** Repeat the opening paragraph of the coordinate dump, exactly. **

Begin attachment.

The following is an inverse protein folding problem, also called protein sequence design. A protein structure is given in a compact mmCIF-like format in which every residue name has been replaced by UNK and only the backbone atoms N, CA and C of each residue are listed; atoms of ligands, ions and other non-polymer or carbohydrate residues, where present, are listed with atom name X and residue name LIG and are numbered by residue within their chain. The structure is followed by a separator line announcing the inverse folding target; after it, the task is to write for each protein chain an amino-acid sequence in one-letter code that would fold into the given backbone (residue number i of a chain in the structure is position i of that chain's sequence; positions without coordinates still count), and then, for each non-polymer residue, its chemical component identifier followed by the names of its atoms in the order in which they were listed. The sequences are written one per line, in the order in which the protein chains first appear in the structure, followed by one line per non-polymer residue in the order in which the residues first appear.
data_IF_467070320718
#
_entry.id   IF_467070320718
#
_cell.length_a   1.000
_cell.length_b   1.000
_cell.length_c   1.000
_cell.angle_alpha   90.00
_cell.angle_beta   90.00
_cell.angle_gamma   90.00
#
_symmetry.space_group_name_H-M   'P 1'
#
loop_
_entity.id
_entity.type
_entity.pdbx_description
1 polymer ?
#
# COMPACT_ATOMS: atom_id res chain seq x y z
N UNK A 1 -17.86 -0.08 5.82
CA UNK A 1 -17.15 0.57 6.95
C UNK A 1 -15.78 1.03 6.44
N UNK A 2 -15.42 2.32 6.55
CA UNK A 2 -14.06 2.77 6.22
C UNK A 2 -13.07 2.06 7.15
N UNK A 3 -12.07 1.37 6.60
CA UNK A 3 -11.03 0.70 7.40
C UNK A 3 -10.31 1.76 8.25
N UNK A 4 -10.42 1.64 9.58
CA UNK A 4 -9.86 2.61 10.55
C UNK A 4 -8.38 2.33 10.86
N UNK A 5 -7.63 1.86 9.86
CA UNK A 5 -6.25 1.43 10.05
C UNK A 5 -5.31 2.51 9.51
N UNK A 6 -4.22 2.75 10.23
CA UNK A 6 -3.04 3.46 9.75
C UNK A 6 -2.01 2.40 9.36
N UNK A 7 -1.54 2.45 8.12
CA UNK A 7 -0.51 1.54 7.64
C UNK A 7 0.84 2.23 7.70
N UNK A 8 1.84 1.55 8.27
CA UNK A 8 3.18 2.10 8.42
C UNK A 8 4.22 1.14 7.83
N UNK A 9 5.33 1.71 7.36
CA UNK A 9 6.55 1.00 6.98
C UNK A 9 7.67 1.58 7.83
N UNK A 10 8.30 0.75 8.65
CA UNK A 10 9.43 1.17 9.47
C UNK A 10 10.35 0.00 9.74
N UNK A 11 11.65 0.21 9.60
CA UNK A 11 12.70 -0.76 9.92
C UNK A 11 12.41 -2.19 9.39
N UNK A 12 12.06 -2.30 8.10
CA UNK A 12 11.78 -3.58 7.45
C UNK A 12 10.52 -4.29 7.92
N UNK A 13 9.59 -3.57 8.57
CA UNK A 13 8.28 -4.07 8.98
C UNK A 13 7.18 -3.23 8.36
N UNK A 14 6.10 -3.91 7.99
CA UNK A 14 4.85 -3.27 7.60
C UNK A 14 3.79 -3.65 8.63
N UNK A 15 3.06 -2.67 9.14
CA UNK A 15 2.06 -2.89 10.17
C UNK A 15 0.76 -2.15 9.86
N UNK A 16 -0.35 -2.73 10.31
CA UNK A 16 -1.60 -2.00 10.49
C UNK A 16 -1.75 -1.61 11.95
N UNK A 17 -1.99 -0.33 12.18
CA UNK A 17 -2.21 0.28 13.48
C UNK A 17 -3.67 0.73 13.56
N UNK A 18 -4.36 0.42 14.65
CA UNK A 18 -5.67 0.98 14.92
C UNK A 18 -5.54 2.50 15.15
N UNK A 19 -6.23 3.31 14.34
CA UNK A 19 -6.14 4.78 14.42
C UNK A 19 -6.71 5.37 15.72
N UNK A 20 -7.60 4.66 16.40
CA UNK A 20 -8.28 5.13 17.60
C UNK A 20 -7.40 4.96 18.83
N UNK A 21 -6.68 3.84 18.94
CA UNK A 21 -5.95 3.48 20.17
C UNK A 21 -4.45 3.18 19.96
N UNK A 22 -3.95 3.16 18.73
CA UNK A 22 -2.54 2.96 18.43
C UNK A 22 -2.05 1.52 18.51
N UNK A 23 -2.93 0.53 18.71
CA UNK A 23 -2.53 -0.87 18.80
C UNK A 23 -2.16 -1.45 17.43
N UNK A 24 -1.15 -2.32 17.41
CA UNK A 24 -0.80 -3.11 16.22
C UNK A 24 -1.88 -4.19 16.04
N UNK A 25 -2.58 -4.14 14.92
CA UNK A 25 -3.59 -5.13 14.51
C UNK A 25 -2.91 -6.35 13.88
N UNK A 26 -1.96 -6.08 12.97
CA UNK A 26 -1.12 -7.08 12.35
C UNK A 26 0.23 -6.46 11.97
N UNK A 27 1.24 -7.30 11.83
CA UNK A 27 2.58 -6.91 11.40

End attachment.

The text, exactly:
The following is an inverse protein folding problem, also called protein sequence design. A protein structure is given in a compact mmCIF-like format in which every residue name has been replaced by UNK and only the backbone atoms N, CA and C of each residue are listed; atoms of ligands, ions and other non-polymer or carbohydrate residues, where present, are listed with atom name X and residue name LIG and are numbered by residue within their chain. The structure is followed by a separator line announcing the inverse folding target; after it, the task is to write for each protein chain an amino-acid sequence in one-letter code that would fold into the given backbone (residue number i of a chain in the structure is position i of that chain's sequence; positions without coordinates still count), and then, for each non-polymer residue, its chemical component identifier followed by the names of its atoms in the order in which they were listed. The sequences are written one per line, in the order in which the protein chains first appear in the structure, followed by one line per non-polymer residue in the order in which the residues first appear.